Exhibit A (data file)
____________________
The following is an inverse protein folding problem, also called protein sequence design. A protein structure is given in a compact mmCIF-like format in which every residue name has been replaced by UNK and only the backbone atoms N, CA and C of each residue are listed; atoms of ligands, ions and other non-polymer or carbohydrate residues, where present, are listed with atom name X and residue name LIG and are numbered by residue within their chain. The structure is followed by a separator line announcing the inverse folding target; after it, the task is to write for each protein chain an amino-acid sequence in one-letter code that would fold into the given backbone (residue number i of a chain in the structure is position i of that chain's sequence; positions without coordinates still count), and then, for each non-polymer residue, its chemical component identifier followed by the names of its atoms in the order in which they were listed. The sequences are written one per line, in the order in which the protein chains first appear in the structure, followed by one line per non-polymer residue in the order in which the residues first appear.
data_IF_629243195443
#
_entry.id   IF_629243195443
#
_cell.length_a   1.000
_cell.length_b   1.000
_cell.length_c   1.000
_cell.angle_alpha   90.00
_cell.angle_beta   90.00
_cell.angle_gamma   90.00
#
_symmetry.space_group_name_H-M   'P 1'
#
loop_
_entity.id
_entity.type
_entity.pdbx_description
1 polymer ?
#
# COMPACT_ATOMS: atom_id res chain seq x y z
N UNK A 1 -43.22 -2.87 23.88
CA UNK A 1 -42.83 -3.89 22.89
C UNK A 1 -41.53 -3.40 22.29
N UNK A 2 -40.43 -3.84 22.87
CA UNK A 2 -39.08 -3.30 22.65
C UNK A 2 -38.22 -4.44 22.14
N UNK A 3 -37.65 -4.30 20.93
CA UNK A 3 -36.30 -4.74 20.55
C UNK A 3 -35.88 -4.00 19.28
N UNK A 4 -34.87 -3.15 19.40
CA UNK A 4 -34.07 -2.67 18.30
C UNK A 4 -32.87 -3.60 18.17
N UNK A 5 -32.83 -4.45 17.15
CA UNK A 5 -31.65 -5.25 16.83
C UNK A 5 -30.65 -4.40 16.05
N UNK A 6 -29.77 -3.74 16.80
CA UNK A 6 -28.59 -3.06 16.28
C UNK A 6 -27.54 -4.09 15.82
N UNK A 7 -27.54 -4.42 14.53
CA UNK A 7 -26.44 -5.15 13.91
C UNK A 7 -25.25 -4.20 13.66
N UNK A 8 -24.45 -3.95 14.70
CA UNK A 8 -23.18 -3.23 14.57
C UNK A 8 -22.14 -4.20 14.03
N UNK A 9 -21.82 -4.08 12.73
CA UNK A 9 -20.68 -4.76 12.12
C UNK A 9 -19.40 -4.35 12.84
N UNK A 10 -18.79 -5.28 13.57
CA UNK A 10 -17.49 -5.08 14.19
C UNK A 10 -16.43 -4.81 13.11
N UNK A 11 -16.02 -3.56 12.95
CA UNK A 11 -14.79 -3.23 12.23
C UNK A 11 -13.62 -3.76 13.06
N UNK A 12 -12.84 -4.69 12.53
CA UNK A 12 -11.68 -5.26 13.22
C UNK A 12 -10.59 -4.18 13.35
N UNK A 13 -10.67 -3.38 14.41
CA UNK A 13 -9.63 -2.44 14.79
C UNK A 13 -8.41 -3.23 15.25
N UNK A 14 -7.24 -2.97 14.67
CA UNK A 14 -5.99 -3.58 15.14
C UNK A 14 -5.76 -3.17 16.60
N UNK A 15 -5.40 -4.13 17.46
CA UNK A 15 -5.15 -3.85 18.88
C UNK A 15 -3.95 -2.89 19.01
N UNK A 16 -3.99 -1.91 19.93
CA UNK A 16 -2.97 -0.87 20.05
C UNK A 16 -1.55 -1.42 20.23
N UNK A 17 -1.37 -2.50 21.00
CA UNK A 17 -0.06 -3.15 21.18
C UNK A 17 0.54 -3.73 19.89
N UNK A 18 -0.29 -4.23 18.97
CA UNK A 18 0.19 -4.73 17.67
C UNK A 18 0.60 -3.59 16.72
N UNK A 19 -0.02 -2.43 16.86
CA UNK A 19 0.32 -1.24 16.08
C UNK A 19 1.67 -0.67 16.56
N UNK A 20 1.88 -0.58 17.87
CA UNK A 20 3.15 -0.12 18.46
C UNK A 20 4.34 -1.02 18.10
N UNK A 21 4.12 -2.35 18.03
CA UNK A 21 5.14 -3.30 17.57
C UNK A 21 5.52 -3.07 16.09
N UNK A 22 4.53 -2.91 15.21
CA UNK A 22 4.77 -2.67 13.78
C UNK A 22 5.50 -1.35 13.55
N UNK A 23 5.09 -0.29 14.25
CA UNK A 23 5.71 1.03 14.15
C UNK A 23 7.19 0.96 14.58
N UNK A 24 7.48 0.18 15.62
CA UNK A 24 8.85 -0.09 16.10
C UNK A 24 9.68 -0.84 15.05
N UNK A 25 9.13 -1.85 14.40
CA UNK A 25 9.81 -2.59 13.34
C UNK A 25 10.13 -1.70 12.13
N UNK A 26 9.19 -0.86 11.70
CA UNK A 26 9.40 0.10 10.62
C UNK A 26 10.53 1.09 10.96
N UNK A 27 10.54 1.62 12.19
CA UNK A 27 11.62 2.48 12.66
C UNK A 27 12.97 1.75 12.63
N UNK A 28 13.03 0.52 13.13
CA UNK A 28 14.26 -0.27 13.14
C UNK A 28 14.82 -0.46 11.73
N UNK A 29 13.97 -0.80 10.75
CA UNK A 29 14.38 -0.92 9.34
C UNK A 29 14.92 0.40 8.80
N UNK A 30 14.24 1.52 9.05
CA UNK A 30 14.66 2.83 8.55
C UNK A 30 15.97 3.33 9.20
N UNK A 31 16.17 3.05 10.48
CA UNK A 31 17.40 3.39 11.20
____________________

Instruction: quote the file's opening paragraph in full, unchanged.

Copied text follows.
The following is an inverse protein folding problem, also called protein sequence design. A protein structure is given in a compact mmCIF-like format in which every residue name has been replaced by UNK and only the backbone atoms N, CA and C of each residue are listed; atoms of ligands, ions and other non-polymer or carbohydrate residues, where present, are listed with atom name X and residue name LIG and are numbered by residue within their chain. The structure is followed by a separator line announcing the inverse folding target; after it, the task is to write for each protein chain an amino-acid sequence in one-letter code that would fold into the given backbone (residue number i of a chain in the structure is position i of that chain's sequence; positions without coordinates still count), and then, for each non-polymer residue, its chemical component identifier followed by the names of its atoms in the order in which they were listed. The sequences are written one per line, in the order in which the protein chains first appear in the structure, followed by one line per non-polymer residue in the order in which the residues first appear.